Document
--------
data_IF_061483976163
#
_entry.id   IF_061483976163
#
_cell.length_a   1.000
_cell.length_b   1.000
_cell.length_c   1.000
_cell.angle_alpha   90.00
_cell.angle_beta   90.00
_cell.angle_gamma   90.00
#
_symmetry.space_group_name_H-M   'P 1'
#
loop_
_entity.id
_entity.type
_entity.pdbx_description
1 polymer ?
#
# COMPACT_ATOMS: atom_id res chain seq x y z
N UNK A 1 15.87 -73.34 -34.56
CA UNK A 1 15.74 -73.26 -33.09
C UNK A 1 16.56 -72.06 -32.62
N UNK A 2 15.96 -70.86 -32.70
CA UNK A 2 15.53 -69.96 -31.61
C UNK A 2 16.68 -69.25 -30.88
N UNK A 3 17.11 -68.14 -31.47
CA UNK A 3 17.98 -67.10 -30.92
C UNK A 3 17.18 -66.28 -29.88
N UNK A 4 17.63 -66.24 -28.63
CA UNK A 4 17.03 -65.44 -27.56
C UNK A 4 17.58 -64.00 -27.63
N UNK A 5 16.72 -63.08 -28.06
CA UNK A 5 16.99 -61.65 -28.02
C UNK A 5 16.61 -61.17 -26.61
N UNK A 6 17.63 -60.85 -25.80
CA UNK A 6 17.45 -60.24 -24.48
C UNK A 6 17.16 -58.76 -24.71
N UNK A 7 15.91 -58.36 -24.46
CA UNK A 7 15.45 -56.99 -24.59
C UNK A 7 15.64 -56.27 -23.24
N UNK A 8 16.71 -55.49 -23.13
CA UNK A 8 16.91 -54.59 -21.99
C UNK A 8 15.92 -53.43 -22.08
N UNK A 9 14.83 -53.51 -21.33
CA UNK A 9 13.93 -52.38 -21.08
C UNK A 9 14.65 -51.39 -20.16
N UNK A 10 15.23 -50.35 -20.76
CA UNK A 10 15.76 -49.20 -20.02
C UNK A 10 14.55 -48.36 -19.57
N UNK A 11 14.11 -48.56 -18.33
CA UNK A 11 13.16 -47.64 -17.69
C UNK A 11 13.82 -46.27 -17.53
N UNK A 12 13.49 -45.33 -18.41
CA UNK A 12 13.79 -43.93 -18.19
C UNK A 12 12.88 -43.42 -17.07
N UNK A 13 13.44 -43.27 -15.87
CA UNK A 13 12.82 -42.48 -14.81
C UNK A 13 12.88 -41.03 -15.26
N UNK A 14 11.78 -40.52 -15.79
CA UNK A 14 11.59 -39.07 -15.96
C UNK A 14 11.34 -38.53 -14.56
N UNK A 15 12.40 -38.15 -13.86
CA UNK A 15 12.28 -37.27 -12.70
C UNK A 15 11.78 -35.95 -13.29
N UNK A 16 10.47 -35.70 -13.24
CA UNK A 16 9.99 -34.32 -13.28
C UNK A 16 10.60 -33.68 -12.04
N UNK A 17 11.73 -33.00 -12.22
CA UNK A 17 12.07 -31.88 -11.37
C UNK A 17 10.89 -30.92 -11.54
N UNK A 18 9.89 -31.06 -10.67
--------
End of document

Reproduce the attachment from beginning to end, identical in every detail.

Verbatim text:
data_IF_061483976163
#
_entry.id   IF_061483976163
#
_cell.length_a   1.000
_cell.length_b   1.000
_cell.length_c   1.000
_cell.angle_alpha   90.00
_cell.angle_beta   90.00
_cell.angle_gamma   90.00
#
_symmetry.space_group_name_H-M   'P 1'
#
loop_
_entity.id
_entity.type
_entity.pdbx_description
1 polymer ?
#
# COMPACT_ATOMS: atom_id res chain seq x y z
N UNK A 1 15.87 -73.34 -34.56
CA UNK A 1 15.74 -73.26 -33.09
C UNK A 1 16.56 -72.06 -32.62
N UNK A 2 15.96 -70.86 -32.70
CA UNK A 2 15.53 -69.96 -31.61
C UNK A 2 16.68 -69.25 -30.88
N UNK A 3 17.11 -68.14 -31.47
CA UNK A 3 17.98 -67.10 -30.92
C UNK A 3 17.18 -66.28 -29.88
N UNK A 4 17.63 -66.24 -28.63
CA UNK A 4 17.03 -65.44 -27.56
C UNK A 4 17.58 -64.00 -27.63
N UNK A 5 16.72 -63.08 -28.06
CA UNK A 5 16.99 -61.65 -28.02
C UNK A 5 16.61 -61.17 -26.61
N UNK A 6 17.63 -60.85 -25.80
CA UNK A 6 17.45 -60.24 -24.48
C UNK A 6 17.16 -58.76 -24.71
N UNK A 7 15.91 -58.36 -24.46
CA UNK A 7 15.45 -56.99 -24.59
C UNK A 7 15.64 -56.27 -23.24
N UNK A 8 16.71 -55.49 -23.13
CA UNK A 8 16.91 -54.59 -21.99
C UNK A 8 15.92 -53.43 -22.08
N UNK A 9 14.83 -53.51 -21.33
CA UNK A 9 13.93 -52.38 -21.08
C UNK A 9 14.65 -51.39 -20.16
N UNK A 10 15.23 -50.35 -20.76
CA UNK A 10 15.76 -49.20 -20.02
C UNK A 10 14.55 -48.36 -19.57
N UNK A 11 14.11 -48.56 -18.33
CA UNK A 11 13.16 -47.64 -17.69
C UNK A 11 13.82 -46.27 -17.53
N UNK A 12 13.49 -45.33 -18.41
CA UNK A 12 13.79 -43.93 -18.19
C UNK A 12 12.88 -43.42 -17.07
N UNK A 13 13.44 -43.27 -15.87
CA UNK A 13 12.82 -42.48 -14.81
C UNK A 13 12.88 -41.03 -15.26
N UNK A 14 11.78 -40.52 -15.79
CA UNK A 14 11.59 -39.07 -15.96
C UNK A 14 11.34 -38.53 -14.56
N UNK A 15 12.40 -38.15 -13.86
CA UNK A 15 12.28 -37.27 -12.70
C UNK A 15 11.78 -35.95 -13.29
N UNK A 16 10.47 -35.70 -13.24
CA UNK A 16 9.99 -34.32 -13.28
C UNK A 16 10.60 -33.68 -12.04
N UNK A 17 11.73 -33.00 -12.22
CA UNK A 17 12.07 -31.88 -11.37
C UNK A 17 10.89 -30.92 -11.54
N UNK A 18 9.89 -31.06 -10.67